By Nick Mulvenney
SYDNEY (Reuters) - Australia's cricket board will launch an "immediate" review into player safety in the wake of Phillip Hughes' death, as the global cricket community mourned on Friday and the fate of next week's first test against India remained in limbo.
Flags flew at half-mast at cricket grounds and players left bats outside their doors in tribute to batsman Hughes, whose death in hospital on Thursday at the age of 25 shook the sport to its core and prompted a global outpouring of sympathy.
Cricket Australia boss James Sutherland said the board would work with manufacturers and regulators to look into safety standards and seek improvements after Hughes was killed by a ball in a domestic match, despite wearing a helmet.
"Statistics say it is clearly a freak incident, but one freak incident is one freak incident too many, so that of course puts us in a position of looking into that," Sutherland told reporters outside the Sydney Cricket Ground on Friday.
Sutherland spoke outside the ground where Hughes was batting on Tuesday when he was struck in the neck by a rising ball that burst an artery and flooded blood into his brain.
Past and present players, family and friends gathered at the SCG late on Thursday for an impromptu wake, some walking onto the field to embrace and console each other.
Team mates from across the world mourned Hughes, who played for two of Australia's state teams and three county sides in England.
Hughes was set to replace injured captain Michael Clarke in the Australia team for the first test against India next week, according to selector Mark Waugh, though debate has raged as to whether the match should go ahead at all.
Sutherland declined to confirm the Dec. 4-8 match in Brisbane, saying Hughes' team mates needed time to grieve.
"I know for many people, seven days doesn't seem too far away but in other ways it is a million miles away. We will get there when we can," he said.
"I've got to say that (the Indian cricket board's) understanding and empathy has been absolutely outstanding."
Hughes' death dominated Australia's major newspapers, with somber eulogies for the boy raised on a banana plantation whose life ended three days before his 26th birthday.
"Nation shares the agony of an innings cut short," The Australian's front-page headline read above a picture of Hughes gazing above with an Australian flag in the background.
"Australian captain Michael Clarke spoke for the family when he said 'cricket was Phillip's life' but the terrible reality is that cricket ended that life," prominent cricket writer Gideon Haigh said in the newspaper.
"Few had ever considered they were risking their lives when they walked out to bat or risking others' lives when they dropped the ball short."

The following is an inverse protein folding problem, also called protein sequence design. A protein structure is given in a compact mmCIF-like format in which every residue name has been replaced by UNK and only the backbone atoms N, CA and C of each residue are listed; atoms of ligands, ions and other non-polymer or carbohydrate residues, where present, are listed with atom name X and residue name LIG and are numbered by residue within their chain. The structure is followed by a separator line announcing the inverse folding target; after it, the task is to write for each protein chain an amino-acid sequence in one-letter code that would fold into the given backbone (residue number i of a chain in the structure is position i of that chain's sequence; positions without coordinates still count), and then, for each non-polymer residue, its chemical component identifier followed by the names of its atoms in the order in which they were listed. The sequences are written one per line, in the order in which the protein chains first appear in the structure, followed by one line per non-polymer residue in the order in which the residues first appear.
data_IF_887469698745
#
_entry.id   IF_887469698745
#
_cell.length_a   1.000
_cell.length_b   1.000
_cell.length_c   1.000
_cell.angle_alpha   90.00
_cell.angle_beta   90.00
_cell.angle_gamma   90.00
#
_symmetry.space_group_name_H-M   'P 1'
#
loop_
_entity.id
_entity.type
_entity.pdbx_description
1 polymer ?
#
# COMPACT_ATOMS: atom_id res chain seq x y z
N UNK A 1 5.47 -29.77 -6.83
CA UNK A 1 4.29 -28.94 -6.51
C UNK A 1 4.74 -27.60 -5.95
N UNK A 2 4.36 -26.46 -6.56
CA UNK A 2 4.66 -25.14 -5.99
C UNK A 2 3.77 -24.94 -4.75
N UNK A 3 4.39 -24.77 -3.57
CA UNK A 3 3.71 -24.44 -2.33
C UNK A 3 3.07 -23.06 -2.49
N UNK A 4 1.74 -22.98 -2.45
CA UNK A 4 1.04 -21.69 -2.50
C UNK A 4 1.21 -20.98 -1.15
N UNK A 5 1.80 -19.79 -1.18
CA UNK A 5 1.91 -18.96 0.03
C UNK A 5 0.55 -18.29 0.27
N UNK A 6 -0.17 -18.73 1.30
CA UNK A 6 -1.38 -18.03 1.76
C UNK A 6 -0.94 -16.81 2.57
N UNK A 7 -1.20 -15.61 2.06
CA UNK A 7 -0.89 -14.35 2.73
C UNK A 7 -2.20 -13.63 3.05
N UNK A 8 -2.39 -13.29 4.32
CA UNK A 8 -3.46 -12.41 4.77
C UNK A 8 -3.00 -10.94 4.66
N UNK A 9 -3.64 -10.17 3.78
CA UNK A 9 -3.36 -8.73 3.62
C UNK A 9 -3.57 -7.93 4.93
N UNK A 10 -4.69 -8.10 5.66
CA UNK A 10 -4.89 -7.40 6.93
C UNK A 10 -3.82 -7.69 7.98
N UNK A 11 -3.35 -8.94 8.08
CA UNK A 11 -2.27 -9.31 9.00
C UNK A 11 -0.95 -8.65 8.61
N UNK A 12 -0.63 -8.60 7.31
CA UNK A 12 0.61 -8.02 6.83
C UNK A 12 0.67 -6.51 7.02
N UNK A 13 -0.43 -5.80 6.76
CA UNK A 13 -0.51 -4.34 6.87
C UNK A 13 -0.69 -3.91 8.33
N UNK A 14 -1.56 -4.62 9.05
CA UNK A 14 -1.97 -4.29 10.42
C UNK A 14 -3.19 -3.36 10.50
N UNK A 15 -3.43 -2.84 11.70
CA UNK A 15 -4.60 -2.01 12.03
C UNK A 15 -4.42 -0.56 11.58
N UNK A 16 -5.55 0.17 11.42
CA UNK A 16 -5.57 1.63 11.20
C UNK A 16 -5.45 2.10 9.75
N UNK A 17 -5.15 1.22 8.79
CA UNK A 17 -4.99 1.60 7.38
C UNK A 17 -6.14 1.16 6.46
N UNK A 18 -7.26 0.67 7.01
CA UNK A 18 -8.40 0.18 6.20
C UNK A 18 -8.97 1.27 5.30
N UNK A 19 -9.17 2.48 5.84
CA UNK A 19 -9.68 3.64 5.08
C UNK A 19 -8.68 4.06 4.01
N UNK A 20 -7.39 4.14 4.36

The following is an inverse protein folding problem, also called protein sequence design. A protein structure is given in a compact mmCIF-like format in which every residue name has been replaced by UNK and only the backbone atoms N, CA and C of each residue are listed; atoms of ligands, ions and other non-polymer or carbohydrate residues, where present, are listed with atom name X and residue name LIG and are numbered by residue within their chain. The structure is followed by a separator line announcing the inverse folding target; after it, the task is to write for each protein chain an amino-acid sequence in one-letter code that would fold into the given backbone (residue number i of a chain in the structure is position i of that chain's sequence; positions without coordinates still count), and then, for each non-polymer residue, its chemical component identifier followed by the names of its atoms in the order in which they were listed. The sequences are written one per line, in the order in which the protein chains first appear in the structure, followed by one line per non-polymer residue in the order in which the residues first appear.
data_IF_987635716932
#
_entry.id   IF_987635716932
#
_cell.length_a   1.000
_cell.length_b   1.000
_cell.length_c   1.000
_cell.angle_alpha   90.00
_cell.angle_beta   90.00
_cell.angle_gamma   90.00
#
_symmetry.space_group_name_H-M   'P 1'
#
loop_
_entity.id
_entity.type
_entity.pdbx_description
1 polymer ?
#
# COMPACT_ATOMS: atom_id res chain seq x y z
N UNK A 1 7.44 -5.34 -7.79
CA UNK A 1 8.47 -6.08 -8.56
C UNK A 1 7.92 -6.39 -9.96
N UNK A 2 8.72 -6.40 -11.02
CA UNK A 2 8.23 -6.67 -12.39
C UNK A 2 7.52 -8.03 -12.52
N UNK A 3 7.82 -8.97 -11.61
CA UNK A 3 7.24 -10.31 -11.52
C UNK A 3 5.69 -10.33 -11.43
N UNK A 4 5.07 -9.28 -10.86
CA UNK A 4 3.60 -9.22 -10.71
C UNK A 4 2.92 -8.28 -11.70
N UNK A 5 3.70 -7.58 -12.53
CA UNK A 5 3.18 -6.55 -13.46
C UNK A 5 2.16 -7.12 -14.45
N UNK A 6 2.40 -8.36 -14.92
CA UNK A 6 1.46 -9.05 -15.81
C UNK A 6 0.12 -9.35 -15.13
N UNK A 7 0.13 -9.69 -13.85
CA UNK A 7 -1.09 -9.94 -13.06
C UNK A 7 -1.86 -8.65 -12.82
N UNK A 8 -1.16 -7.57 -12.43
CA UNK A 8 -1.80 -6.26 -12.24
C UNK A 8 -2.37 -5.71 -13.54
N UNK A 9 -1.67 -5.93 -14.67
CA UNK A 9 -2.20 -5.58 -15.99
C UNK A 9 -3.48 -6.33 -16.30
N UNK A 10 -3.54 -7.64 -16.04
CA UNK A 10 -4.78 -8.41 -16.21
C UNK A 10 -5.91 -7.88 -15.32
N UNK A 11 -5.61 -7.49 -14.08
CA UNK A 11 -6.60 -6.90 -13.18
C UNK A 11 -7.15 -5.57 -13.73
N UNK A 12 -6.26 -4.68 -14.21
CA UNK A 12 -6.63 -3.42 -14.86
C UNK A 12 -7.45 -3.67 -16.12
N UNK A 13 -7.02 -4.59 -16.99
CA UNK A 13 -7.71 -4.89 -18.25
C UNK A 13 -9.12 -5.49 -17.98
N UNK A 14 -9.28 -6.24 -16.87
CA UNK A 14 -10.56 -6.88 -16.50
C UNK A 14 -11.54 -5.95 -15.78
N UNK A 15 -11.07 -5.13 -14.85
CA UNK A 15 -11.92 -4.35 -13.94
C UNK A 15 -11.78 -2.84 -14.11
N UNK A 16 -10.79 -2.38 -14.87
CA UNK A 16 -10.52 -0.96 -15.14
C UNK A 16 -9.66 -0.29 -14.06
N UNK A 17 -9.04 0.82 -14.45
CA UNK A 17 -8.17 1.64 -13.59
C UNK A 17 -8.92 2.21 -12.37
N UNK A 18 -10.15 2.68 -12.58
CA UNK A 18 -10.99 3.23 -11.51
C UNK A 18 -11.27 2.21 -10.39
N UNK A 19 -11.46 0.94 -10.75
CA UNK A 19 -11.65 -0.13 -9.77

A social media tribute with the hashtag #putoutyourbats saw cricketers post pictures on Twitter of their bats outside their doors.
Support also rang out for Sean Abbott, the 22-year-old all-rounder whose rising delivery struck Hughes.
Hughes' family and captain Clarke spent time with Abbott during the week and Sutherland said he was "holding up" well.
"I had a chat to him last night and I was incredibly impressed by the way he was holding himself and his maturity," Sutherland added.
"What we will do and the relevant experts will do will be to provide Sean with all of the support he needs to work through this."
Former Australia captain Mark Taylor told local media that Abbott, who celebrated his international debut in Twenty20 and one-day matches last month had "no questions" to answer.
"But I'm sure he'll be feeling some guilt today and probably will be for a long time," Taylor said.
"I really hope Sean can get over it and we one day see Sean back playing for NSW and maybe Australia."
Government flags were at half-mast across Australia and at the SCG where floral tributes were placed outside the entrance to the ground.
Flags were also lowered at the Melbourne Cricket Ground and at the hallowed Lord's ground in London, where Hughes played county cricket.
Local clubs were painting 408 into the turf of their grounds, the number on Hughes' national 'baggy green' cap signifying his status as the country's 408th test player, while black armbands would be worn and a minute's silence observed before cricket games on the weekend, Sutherland said.
Junior cricketers would also retire their innings at 63, instead of the usual 50, to commemorate Hughes' final score.
The tragedy touched the country's other top sports, with the national Wallabies rugby team to wear black armbands in Saturday's match against England in London.
Australia's top-flight soccer league also said players would observe a minute's silence.
(Writing by Ian Ransom in Melbourne; Editing by Greg Stutchbury)